The Commission’s Chief Legal Advisor Janet Anderson-Bidois said the Supreme Court’s judgment strengthens New Zealand’s constitutional protection of human rights.
“It is not just about the right of prisoners to vote in general elections. It is a case that underscores the importance of the Bill of Rights within our constitutional framework and the role of the courts in ensuring that laws are consistent with our core human rights.”
“The judgment could potentially lead to a wider range of people having access to the courts when they are pursuing a human rights matter that is in the broader public interest,” said Ms Anderson-Bidois.
The Commission had advocated strongly in support of the ability of the higher courts to issue declarations that legislation is inconsistent with the Bill of Rights. The Commission participated as an intervener in the Taylor litigation at the Court of Appeal stage and later in the Supreme Court.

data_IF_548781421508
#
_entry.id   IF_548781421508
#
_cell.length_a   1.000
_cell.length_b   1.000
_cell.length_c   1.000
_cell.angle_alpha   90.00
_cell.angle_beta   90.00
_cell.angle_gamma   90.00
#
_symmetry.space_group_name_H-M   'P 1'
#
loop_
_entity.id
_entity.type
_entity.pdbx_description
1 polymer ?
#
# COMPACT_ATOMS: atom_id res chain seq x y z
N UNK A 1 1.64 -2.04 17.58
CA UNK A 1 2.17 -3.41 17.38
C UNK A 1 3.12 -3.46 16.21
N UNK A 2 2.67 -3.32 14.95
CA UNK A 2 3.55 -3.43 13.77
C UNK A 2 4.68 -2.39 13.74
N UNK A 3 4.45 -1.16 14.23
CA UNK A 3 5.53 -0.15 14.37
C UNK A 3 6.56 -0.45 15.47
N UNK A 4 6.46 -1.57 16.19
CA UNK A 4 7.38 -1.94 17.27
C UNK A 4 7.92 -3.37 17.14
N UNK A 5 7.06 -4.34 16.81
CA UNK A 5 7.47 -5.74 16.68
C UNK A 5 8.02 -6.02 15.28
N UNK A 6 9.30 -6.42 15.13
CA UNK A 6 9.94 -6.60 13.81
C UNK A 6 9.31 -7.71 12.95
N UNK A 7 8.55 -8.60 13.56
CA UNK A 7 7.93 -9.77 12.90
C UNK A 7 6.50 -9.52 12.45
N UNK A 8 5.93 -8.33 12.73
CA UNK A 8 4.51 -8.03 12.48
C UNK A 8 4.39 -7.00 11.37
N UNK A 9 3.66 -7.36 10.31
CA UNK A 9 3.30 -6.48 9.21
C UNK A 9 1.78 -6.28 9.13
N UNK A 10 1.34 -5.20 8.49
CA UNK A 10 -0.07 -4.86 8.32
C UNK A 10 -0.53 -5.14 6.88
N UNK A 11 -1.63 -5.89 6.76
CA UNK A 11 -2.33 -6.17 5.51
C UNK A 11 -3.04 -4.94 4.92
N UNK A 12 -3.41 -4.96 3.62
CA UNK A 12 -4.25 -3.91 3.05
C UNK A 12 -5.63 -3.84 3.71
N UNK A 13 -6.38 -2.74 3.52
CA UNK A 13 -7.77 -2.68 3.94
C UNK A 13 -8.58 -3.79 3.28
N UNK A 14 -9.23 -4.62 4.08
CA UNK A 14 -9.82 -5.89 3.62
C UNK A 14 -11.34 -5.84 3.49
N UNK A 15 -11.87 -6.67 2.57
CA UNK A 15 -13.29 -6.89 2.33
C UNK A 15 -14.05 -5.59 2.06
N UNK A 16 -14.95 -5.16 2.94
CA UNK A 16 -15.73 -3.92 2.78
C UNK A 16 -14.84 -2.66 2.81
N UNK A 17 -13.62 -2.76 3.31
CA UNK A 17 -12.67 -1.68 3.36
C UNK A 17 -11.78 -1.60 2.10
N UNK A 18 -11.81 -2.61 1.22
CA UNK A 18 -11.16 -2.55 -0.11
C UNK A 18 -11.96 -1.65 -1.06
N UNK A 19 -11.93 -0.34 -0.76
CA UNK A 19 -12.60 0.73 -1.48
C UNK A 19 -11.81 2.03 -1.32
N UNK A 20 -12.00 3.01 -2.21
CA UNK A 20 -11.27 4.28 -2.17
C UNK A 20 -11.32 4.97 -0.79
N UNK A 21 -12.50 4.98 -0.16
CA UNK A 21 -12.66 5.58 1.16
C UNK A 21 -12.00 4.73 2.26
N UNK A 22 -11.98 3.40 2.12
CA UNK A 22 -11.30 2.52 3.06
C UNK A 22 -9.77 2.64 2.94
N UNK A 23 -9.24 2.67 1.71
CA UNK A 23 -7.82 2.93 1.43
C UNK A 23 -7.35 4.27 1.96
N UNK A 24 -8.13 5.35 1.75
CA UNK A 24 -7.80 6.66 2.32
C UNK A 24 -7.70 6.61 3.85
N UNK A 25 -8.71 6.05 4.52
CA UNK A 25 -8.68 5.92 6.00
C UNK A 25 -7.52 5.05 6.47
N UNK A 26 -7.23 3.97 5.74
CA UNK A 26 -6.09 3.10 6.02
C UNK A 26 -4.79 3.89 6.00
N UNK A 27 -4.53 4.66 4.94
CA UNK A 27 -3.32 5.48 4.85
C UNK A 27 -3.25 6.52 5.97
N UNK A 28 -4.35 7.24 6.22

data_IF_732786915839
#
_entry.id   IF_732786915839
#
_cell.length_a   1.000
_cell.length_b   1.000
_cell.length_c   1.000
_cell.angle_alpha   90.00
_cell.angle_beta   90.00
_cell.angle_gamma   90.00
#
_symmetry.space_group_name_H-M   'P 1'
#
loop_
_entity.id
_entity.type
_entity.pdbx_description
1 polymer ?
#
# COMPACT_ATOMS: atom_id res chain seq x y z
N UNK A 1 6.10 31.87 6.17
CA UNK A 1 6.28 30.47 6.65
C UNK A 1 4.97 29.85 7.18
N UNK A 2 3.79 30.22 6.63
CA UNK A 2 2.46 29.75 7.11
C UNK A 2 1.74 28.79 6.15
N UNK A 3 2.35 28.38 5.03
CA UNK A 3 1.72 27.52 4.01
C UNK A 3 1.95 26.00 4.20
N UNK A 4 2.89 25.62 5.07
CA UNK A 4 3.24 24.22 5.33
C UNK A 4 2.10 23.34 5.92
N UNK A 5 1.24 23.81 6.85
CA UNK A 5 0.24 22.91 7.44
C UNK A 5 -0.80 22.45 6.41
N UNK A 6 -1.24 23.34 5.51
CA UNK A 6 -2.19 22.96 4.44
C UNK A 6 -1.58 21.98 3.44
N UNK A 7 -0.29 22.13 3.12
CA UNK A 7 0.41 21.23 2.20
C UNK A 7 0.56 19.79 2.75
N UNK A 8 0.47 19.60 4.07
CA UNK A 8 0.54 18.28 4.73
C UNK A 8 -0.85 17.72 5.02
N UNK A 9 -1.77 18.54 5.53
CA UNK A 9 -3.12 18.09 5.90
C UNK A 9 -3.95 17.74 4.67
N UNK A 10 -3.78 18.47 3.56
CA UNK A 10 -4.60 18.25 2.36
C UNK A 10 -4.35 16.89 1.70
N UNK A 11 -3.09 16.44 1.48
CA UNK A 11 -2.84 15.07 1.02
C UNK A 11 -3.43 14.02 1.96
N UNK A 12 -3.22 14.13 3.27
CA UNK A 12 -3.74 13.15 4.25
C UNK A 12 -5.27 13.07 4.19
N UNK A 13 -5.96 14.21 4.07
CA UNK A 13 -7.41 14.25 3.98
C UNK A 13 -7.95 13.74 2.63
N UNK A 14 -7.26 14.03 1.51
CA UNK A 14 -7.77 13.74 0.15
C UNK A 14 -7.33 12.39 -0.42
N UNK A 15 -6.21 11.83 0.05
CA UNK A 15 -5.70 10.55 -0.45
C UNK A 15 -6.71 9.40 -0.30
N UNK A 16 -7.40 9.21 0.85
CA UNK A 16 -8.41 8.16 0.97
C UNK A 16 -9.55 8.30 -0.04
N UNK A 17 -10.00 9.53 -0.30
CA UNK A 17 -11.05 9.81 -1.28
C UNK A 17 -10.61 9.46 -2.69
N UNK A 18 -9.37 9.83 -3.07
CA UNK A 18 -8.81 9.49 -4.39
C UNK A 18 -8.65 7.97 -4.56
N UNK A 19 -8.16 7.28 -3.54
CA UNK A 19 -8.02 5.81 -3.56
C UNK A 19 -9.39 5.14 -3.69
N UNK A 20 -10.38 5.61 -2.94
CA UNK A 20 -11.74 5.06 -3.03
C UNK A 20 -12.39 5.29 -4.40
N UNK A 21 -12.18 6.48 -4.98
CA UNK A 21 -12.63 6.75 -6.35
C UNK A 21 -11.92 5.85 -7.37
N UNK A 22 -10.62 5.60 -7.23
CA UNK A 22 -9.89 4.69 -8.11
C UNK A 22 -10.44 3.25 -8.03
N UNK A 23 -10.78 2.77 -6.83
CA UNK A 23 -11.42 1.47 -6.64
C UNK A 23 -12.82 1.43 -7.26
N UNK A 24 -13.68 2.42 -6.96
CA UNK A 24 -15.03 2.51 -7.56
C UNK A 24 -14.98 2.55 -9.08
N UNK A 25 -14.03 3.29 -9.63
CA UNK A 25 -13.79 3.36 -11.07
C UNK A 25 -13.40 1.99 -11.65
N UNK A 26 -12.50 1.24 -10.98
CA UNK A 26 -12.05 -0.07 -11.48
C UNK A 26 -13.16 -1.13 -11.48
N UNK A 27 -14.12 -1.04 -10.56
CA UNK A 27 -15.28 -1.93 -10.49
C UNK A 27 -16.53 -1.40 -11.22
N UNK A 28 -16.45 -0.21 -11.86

Earlier this year, the government announced it was looking at amending the Bill of Rights to enact the power of the higher courts to declare that legislation is inconsistent with the Bill of Rights.
“The Commission welcomes the government’s indication earlier this year that it is considering amending the Bill of Rights to reflect the developments arising from this case,” said Ms Anderson-Bidois.
“This will also provide an opportunity to consider whether additional rights not currently in the Bill of Rights, such as the right to privacy, and economic, cultural and social rights, should also be included in it.”